Violence Against American Indian and Alaska Native Women and Men

By: Andre B. Rosay. Published by: National Institute of Justice. Published on May 1, 2016.

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In this research study, Andre B. Rosay investigates the prevalence of physical, sexual, and verbal abuse present in intimate relationships between American Indian and Alaska Native men and women.

Using data from the National Intimate Partner and Sexual Violence Survey, Rosay specifically analyzes levels of stalking, psychological aggression, sexual abuse, and physical violence, as well as interracial and intra-racial victimizations amongst survey respondents. The study shows that 84.3% of American Indian and Alaska Native women, and 81.6% of men have experienced violence from an intimate partner in their lifetime.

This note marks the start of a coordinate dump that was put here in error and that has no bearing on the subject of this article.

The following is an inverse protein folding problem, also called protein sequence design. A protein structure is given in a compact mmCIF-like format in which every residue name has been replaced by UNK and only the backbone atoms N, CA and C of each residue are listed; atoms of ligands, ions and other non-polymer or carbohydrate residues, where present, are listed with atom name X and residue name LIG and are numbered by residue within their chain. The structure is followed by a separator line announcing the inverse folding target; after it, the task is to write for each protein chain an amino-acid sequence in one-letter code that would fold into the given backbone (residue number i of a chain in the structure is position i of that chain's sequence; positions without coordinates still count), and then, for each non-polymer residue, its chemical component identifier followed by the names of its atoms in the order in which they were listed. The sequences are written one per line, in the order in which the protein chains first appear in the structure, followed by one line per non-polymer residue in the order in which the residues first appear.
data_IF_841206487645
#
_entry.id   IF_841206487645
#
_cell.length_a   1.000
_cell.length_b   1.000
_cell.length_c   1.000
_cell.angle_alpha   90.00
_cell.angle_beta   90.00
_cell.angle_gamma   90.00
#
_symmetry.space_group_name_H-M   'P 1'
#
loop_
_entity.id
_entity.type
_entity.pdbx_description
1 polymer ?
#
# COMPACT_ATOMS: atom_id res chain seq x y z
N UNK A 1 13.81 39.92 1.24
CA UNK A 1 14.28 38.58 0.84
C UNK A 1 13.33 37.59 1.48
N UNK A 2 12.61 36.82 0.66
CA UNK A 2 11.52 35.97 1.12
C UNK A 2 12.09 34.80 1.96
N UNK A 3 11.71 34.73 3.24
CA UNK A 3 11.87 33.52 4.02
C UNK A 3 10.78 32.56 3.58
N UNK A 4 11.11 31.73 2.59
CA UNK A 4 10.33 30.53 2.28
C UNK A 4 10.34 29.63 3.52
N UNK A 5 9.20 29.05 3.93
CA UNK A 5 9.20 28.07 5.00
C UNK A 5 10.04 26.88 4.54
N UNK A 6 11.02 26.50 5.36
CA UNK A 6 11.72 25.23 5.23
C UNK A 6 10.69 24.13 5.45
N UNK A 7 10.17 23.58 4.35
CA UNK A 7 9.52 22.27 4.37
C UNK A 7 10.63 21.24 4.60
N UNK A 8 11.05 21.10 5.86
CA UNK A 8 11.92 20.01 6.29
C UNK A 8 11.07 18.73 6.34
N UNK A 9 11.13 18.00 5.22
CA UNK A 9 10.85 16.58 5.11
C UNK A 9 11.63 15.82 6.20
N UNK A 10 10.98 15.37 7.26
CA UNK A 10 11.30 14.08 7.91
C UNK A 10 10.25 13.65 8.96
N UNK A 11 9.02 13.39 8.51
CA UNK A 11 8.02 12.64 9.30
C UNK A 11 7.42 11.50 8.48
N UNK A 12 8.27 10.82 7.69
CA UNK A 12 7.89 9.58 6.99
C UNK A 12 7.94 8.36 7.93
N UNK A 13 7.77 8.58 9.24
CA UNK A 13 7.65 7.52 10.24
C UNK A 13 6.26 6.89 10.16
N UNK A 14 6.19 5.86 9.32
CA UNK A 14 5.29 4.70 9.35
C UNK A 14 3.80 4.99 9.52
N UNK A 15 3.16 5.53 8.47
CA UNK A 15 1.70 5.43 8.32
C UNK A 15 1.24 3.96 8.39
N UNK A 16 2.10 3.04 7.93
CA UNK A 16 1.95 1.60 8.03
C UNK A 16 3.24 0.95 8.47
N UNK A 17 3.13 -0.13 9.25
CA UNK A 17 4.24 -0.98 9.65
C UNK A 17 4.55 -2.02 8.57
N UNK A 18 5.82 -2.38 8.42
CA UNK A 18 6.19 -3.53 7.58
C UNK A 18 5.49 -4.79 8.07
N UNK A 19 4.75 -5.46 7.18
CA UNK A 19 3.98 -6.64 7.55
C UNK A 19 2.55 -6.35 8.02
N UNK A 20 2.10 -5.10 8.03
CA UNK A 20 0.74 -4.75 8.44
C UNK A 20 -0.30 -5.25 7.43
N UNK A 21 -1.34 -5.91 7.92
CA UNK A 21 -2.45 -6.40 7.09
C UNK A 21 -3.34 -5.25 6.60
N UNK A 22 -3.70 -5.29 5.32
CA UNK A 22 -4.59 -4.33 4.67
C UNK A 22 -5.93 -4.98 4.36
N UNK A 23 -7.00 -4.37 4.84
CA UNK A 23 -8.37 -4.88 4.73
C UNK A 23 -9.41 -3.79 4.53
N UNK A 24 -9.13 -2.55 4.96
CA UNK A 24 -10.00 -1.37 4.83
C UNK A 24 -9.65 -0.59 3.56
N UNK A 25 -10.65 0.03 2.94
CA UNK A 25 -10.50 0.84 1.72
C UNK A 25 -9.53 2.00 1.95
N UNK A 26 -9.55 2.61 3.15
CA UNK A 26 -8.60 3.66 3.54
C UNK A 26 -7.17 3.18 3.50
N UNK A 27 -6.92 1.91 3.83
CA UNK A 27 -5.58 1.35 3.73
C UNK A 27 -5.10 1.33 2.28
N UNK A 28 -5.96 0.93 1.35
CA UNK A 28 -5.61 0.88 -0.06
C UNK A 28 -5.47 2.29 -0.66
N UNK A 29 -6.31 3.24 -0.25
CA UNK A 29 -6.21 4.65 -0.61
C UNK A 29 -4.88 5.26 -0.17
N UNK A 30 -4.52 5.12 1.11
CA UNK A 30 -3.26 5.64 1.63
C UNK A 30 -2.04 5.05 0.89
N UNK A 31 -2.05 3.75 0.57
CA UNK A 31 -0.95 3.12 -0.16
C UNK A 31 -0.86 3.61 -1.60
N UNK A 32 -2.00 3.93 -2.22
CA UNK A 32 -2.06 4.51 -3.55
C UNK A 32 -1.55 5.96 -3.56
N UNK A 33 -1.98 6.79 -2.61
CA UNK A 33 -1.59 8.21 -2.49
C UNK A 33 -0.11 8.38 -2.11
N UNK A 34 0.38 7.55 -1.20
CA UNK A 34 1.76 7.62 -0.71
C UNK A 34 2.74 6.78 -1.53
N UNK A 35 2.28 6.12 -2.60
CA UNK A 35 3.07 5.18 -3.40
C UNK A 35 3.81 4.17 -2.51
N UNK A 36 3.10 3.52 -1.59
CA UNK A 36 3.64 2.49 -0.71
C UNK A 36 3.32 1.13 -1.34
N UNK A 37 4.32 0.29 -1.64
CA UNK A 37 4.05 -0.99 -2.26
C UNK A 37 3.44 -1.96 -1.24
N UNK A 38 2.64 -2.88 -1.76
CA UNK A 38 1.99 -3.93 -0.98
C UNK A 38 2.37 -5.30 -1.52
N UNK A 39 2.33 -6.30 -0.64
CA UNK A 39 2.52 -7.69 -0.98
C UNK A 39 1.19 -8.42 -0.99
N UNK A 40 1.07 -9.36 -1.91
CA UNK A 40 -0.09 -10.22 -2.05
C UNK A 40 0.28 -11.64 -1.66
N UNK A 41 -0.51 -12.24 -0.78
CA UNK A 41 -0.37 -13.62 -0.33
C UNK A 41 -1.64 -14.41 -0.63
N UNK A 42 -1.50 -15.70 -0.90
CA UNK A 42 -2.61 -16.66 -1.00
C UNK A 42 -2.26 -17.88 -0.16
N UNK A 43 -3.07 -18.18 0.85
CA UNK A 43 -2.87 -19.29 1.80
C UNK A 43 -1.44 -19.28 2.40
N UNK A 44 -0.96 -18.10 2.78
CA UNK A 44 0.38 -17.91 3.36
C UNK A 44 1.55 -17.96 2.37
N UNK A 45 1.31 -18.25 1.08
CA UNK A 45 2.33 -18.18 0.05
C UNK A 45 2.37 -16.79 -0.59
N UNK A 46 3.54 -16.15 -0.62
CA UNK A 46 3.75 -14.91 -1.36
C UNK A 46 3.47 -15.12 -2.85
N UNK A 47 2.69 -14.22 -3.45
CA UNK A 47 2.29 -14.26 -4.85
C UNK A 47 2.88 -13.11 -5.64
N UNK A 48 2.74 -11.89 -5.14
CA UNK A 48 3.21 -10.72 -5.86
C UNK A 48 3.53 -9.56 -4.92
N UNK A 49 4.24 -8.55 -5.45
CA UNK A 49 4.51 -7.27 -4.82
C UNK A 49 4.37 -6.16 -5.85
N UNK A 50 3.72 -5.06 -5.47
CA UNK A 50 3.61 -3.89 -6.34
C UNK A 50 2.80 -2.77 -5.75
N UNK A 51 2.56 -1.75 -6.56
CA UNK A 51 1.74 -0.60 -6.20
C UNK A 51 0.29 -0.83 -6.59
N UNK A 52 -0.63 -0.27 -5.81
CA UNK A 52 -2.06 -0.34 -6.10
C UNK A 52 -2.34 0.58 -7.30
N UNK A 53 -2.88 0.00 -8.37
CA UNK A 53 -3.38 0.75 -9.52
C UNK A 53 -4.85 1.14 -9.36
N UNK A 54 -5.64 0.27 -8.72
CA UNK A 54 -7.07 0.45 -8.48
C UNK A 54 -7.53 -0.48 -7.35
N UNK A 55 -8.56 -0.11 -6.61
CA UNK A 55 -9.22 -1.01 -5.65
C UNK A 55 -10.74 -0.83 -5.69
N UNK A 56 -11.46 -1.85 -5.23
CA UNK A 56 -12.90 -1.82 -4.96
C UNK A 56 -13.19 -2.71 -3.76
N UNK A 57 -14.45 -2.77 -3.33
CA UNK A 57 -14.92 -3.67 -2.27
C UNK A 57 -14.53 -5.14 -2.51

The study also touches upon the impact of violence in victims’ lives, showing a dire need for civil legal aid to help victims return to a life of normalcy. Nearly 40% of female respondents reported unmet medical needs after abuse. This article shines a spotlight onto another area of the population in need of medical-legal partnerships.



Categories: Delivery systems (e.g., MLPs), Domestic Violence, Family, Family, Health, Health, Legal Aid Attorneys, Legal Aid Practitioners, National, Native Americans, Policymakers and Funders, Researchers and Academics, Victims of Crime

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